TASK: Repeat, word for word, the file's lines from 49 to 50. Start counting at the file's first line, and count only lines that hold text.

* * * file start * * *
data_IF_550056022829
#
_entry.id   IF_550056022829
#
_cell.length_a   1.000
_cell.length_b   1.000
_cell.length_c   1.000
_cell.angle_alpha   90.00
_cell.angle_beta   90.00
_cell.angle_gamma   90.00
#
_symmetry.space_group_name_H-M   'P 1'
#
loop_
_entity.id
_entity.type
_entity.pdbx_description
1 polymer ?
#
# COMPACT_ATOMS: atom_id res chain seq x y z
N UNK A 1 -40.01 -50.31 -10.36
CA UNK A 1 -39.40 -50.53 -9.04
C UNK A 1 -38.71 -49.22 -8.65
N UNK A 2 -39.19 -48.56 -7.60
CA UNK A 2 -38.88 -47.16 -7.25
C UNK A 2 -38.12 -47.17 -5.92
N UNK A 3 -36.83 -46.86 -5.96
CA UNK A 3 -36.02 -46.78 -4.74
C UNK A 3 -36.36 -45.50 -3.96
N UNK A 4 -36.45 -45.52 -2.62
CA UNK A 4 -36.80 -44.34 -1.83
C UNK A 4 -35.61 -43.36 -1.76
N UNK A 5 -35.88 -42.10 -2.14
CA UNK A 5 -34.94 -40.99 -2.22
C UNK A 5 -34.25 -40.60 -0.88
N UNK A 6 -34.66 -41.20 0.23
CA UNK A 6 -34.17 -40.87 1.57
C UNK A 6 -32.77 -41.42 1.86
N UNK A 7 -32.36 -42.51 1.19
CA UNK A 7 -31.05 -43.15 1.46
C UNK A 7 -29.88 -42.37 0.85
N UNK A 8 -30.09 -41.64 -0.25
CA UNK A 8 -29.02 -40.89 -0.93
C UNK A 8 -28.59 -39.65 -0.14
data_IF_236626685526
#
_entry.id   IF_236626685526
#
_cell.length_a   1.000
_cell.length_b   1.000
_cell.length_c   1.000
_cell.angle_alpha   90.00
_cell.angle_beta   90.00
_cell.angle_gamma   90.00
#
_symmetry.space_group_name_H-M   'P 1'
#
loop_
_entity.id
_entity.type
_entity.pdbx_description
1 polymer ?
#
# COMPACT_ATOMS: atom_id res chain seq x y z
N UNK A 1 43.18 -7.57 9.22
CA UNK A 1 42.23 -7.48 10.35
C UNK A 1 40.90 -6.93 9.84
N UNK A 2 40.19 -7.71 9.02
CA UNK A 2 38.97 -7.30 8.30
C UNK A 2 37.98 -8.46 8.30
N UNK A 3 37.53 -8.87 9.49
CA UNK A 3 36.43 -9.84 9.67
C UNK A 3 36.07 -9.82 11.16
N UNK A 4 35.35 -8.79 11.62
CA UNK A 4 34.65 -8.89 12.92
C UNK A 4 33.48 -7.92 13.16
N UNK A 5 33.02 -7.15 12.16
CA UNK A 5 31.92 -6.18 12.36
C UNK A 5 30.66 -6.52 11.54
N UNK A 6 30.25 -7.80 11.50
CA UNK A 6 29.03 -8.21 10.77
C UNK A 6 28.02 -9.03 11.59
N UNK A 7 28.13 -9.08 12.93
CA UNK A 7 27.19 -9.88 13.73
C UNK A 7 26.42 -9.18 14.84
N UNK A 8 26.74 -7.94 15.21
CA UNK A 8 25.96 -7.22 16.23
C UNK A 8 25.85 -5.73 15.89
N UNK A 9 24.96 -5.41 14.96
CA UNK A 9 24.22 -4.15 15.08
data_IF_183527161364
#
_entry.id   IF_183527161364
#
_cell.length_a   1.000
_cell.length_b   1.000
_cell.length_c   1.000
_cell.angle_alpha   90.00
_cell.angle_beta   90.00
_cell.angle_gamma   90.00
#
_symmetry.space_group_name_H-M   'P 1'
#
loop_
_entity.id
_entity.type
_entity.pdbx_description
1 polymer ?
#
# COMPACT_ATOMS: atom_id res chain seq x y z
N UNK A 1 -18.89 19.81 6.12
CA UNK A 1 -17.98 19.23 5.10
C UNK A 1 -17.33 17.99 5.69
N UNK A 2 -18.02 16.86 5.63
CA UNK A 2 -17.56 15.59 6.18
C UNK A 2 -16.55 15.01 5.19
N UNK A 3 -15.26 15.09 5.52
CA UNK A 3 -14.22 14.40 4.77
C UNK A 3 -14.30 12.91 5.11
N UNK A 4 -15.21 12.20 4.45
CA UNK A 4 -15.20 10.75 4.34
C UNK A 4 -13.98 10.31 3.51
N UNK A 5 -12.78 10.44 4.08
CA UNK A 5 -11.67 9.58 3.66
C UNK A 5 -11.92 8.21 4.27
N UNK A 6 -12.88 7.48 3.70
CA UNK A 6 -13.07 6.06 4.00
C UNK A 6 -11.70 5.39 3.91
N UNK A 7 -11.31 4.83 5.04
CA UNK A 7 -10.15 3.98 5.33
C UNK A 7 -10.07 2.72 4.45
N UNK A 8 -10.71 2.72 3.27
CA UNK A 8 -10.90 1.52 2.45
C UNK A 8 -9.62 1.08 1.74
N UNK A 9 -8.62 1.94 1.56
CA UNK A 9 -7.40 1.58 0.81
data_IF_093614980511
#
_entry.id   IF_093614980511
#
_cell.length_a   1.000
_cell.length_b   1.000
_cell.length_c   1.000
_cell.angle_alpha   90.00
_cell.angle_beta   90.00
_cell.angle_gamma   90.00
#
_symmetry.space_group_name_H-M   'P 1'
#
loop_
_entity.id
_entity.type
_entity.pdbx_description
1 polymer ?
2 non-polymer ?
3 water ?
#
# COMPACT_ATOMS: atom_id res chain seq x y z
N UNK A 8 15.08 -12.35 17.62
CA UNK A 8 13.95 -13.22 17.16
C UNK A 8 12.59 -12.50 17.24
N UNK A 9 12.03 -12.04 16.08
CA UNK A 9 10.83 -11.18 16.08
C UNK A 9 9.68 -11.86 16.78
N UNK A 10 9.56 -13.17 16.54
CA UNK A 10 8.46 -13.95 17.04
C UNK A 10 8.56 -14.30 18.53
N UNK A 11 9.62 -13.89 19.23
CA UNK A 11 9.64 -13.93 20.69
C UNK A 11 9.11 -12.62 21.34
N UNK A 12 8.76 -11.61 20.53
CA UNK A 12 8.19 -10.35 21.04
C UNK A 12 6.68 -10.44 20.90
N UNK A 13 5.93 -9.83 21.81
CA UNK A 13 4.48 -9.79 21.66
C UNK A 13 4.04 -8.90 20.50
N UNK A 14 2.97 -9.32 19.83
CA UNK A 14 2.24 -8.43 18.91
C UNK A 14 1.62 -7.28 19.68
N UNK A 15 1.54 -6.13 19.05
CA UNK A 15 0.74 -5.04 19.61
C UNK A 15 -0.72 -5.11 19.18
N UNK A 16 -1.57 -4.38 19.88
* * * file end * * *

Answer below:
_cell.length_a   1.000
_cell.length_b   1.000